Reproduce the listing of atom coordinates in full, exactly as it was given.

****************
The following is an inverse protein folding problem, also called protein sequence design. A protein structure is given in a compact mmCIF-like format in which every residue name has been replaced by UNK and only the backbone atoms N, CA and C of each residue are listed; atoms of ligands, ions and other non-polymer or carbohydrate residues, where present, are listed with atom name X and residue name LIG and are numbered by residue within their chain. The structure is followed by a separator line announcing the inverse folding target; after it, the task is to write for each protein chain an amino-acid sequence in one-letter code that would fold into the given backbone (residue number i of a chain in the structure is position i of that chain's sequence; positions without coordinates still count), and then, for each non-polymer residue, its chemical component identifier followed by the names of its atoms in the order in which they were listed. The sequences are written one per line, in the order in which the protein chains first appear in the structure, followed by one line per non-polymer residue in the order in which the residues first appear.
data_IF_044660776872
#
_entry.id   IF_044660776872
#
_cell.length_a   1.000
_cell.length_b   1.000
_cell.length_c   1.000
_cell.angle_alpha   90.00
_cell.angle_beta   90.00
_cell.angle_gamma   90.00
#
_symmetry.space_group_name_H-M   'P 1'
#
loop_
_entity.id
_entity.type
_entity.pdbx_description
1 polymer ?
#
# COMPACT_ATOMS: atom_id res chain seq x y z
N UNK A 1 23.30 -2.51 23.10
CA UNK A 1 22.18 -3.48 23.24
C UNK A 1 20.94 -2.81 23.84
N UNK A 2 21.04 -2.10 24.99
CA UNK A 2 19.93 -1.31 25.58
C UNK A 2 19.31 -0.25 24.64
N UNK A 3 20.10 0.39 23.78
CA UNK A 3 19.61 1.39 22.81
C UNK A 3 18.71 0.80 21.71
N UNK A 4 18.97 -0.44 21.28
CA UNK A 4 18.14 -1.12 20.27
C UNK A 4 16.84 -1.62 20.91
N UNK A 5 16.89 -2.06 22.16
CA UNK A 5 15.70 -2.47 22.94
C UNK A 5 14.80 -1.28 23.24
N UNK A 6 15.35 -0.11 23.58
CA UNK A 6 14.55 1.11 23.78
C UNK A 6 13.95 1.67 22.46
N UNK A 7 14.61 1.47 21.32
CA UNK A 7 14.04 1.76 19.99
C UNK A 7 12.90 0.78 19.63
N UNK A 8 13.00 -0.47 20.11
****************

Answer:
The following is an inverse protein folding problem, also called protein sequence design. A protein structure is given in a compact mmCIF-like format in which every residue name has been replaced by UNK and only the backbone atoms N, CA and C of each residue are listed; atoms of ligands, ions and other non-polymer or carbohydrate residues, where present, are listed with atom name X and residue name LIG and are numbered by residue within their chain. The structure is followed by a separator line announcing the inverse folding target; after it, the task is to write for each protein chain an amino-acid sequence in one-letter code that would fold into the given backbone (residue number i of a chain in the structure is position i of that chain's sequence; positions without coordinates still count), and then, for each non-polymer residue, its chemical component identifier followed by the names of its atoms in the order in which they were listed. The sequences are written one per line, in the order in which the protein chains first appear in the structure, followed by one line per non-polymer residue in the order in which the residues first appear.
data_IF_044660776872
#
_entry.id   IF_044660776872
#
_cell.length_a   1.000
_cell.length_b   1.000
_cell.length_c   1.000
_cell.angle_alpha   90.00
_cell.angle_beta   90.00
_cell.angle_gamma   90.00
#
_symmetry.space_group_name_H-M   'P 1'
#
loop_
_entity.id
_entity.type
_entity.pdbx_description
1 polymer ?
#
# COMPACT_ATOMS: atom_id res chain seq x y z
N UNK A 1 23.30 -2.51 23.10
CA UNK A 1 22.18 -3.48 23.24
C UNK A 1 20.94 -2.81 23.84
N UNK A 2 21.04 -2.10 24.99
CA UNK A 2 19.93 -1.31 25.58
C UNK A 2 19.31 -0.25 24.64
N UNK A 3 20.10 0.39 23.78
CA UNK A 3 19.61 1.39 22.81
C UNK A 3 18.71 0.80 21.71
N UNK A 4 18.97 -0.44 21.28
CA UNK A 4 18.14 -1.12 20.27
C UNK A 4 16.84 -1.62 20.91
N UNK A 5 16.89 -2.06 22.16
CA UNK A 5 15.70 -2.47 22.94
C UNK A 5 14.80 -1.28 23.24
N UNK A 6 15.35 -0.11 23.58
CA UNK A 6 14.55 1.11 23.78
C UNK A 6 13.95 1.67 22.46
N UNK A 7 14.61 1.47 21.32
CA UNK A 7 14.04 1.76 19.99
C UNK A 7 12.90 0.78 19.63
N UNK A 8 13.00 -0.47 20.11